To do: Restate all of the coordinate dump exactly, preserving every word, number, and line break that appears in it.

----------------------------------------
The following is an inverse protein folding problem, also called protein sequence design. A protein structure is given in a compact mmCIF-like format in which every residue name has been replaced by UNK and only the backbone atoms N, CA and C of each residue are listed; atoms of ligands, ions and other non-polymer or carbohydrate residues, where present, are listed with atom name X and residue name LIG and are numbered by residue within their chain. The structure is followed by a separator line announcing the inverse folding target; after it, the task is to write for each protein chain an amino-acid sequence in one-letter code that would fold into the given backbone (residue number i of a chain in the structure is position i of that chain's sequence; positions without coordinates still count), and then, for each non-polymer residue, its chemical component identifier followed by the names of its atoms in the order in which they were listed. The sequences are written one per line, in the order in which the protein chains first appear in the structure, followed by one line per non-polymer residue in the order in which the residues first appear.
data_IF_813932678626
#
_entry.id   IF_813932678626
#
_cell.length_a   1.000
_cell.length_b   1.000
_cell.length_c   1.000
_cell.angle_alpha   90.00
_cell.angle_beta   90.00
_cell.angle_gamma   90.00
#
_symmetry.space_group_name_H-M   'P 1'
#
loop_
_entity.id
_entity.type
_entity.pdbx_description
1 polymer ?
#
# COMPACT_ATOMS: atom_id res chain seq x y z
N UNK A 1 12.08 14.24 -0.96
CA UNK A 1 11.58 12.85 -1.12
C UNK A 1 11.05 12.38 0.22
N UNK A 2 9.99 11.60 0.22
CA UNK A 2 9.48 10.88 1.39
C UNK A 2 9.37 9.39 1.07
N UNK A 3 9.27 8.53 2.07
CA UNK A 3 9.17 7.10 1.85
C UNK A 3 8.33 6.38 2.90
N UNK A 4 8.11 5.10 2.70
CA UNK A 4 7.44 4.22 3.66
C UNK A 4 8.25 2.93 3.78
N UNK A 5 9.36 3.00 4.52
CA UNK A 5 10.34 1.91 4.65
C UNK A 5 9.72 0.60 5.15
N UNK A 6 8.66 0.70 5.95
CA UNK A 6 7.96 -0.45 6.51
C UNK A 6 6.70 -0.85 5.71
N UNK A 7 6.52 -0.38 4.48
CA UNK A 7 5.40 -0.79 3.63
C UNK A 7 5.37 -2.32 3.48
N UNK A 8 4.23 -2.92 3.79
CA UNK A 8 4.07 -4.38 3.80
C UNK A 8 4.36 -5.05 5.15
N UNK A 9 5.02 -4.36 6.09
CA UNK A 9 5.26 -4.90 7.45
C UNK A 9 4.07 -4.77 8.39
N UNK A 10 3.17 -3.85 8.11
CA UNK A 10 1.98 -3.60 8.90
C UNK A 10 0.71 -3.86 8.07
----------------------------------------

The following is an inverse protein folding problem, also called protein sequence design. A protein structure is given in a compact mmCIF-like format in which every residue name has been replaced by UNK and only the backbone atoms N, CA and C of each residue are listed; atoms of ligands, ions and other non-polymer or carbohydrate residues, where present, are listed with atom name X and residue name LIG and are numbered by residue within their chain. The structure is followed by a separator line announcing the inverse folding target; after it, the task is to write for each protein chain an amino-acid sequence in one-letter code that would fold into the given backbone (residue number i of a chain in the structure is position i of that chain's sequence; positions without coordinates still count), and then, for each non-polymer residue, its chemical component identifier followed by the names of its atoms in the order in which they were listed. The sequences are written one per line, in the order in which the protein chains first appear in the structure, followed by one line per non-polymer residue in the order in which the residues first appear.
data_IF_813932678626
#
_entry.id   IF_813932678626
#
_cell.length_a   1.000
_cell.length_b   1.000
_cell.length_c   1.000
_cell.angle_alpha   90.00
_cell.angle_beta   90.00
_cell.angle_gamma   90.00
#
_symmetry.space_group_name_H-M   'P 1'
#
loop_
_entity.id
_entity.type
_entity.pdbx_description
1 polymer ?
#
# COMPACT_ATOMS: atom_id res chain seq x y z
N UNK A 1 12.08 14.24 -0.96
CA UNK A 1 11.58 12.85 -1.12
C UNK A 1 11.05 12.38 0.22
N UNK A 2 9.99 11.60 0.22
CA UNK A 2 9.48 10.88 1.39
C UNK A 2 9.37 9.39 1.07
N UNK A 3 9.27 8.53 2.07
CA UNK A 3 9.17 7.10 1.85
C UNK A 3 8.33 6.38 2.90
N UNK A 4 8.11 5.10 2.70
CA UNK A 4 7.44 4.22 3.66
C UNK A 4 8.25 2.93 3.78
N UNK A 5 9.36 3.00 4.52
CA UNK A 5 10.34 1.91 4.65
C UNK A 5 9.72 0.60 5.15
N UNK A 6 8.66 0.70 5.95
CA UNK A 6 7.96 -0.45 6.51
C UNK A 6 6.70 -0.85 5.71
N UNK A 7 6.52 -0.38 4.48
CA UNK A 7 5.40 -0.79 3.63
C UNK A 7 5.37 -2.32 3.48
N UNK A 8 4.23 -2.92 3.79
CA UNK A 8 4.07 -4.38 3.80
C UNK A 8 4.36 -5.05 5.15
N UNK A 9 5.02 -4.36 6.09
CA UNK A 9 5.26 -4.90 7.45
C UNK A 9 4.07 -4.77 8.39
N UNK A 10 3.17 -3.85 8.11
CA UNK A 10 1.98 -3.60 8.90
C UNK A 10 0.71 -3.86 8.07